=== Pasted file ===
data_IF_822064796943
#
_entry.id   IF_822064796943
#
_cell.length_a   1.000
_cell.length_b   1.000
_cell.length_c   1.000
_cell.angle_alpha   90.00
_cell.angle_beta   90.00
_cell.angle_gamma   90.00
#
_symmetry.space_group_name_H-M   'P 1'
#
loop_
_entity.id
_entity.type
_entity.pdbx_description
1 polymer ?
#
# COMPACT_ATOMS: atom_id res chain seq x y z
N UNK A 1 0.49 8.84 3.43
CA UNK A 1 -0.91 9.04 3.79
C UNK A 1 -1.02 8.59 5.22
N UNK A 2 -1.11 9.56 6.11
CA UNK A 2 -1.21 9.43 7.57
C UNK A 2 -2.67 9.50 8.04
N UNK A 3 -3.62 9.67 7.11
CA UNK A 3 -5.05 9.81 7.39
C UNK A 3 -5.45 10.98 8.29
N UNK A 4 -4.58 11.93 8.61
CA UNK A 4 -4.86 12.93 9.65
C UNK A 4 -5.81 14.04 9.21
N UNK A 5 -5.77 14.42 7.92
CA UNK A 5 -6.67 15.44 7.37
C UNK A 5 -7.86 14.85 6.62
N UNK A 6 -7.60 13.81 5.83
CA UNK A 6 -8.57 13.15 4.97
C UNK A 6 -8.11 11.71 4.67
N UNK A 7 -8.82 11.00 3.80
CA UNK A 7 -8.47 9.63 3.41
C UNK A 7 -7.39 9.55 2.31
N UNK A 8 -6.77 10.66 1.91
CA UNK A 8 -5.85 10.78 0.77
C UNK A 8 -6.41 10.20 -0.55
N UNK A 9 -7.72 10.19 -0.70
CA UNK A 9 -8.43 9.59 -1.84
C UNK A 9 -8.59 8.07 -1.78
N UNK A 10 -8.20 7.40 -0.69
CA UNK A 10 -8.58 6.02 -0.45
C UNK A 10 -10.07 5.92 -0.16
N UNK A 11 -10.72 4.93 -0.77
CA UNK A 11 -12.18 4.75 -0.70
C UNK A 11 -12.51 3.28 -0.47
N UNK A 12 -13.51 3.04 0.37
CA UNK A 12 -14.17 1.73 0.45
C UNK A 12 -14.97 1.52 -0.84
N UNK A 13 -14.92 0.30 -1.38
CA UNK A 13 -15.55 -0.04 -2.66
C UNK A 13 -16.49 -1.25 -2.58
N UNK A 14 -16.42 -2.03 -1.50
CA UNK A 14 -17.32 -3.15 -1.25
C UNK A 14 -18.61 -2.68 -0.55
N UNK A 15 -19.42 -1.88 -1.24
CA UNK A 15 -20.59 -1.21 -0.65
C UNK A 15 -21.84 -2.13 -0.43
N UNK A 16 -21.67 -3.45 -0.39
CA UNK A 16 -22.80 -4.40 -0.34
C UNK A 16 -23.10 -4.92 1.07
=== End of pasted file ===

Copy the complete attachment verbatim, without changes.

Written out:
data_IF_822064796943
#
_entry.id   IF_822064796943
#
_cell.length_a   1.000
_cell.length_b   1.000
_cell.length_c   1.000
_cell.angle_alpha   90.00
_cell.angle_beta   90.00
_cell.angle_gamma   90.00
#
_symmetry.space_group_name_H-M   'P 1'
#
loop_
_entity.id
_entity.type
_entity.pdbx_description
1 polymer ?
#
# COMPACT_ATOMS: atom_id res chain seq x y z
N UNK A 1 0.49 8.84 3.43
CA UNK A 1 -0.91 9.04 3.79
C UNK A 1 -1.02 8.59 5.22
N UNK A 2 -1.11 9.56 6.11
CA UNK A 2 -1.21 9.43 7.57
C UNK A 2 -2.67 9.50 8.04
N UNK A 3 -3.62 9.67 7.11
CA UNK A 3 -5.05 9.81 7.39
C UNK A 3 -5.45 10.98 8.29
N UNK A 4 -4.58 11.93 8.61
CA UNK A 4 -4.86 12.93 9.65
C UNK A 4 -5.81 14.04 9.21
N UNK A 5 -5.77 14.42 7.92
CA UNK A 5 -6.67 15.44 7.37
C UNK A 5 -7.86 14.85 6.62
N UNK A 6 -7.60 13.81 5.83
CA UNK A 6 -8.57 13.15 4.97
C UNK A 6 -8.11 11.71 4.67
N UNK A 7 -8.82 11.00 3.80
CA UNK A 7 -8.47 9.63 3.41
C UNK A 7 -7.39 9.55 2.31
N UNK A 8 -6.77 10.66 1.91
CA UNK A 8 -5.85 10.78 0.77
C UNK A 8 -6.41 10.20 -0.55
N UNK A 9 -7.72 10.19 -0.70
CA UNK A 9 -8.43 9.59 -1.84
C UNK A 9 -8.59 8.07 -1.78
N UNK A 10 -8.20 7.40 -0.69
CA UNK A 10 -8.58 6.02 -0.45
C UNK A 10 -10.07 5.92 -0.16
N UNK A 11 -10.72 4.93 -0.77
CA UNK A 11 -12.18 4.75 -0.70
C UNK A 11 -12.51 3.28 -0.47
N UNK A 12 -13.51 3.04 0.37
CA UNK A 12 -14.17 1.73 0.45
C UNK A 12 -14.97 1.52 -0.84
N UNK A 13 -14.92 0.30 -1.38
CA UNK A 13 -15.55 -0.04 -2.66
C UNK A 13 -16.49 -1.25 -2.58
N UNK A 14 -16.42 -2.03 -1.50
CA UNK A 14 -17.32 -3.15 -1.25
C UNK A 14 -18.61 -2.68 -0.55
N UNK A 15 -19.42 -1.88 -1.24
CA UNK A 15 -20.59 -1.21 -0.65
C UNK A 15 -21.84 -2.13 -0.43
N UNK A 16 -21.67 -3.45 -0.39
CA UNK A 16 -22.80 -4.40 -0.34
C UNK A 16 -23.10 -4.92 1.07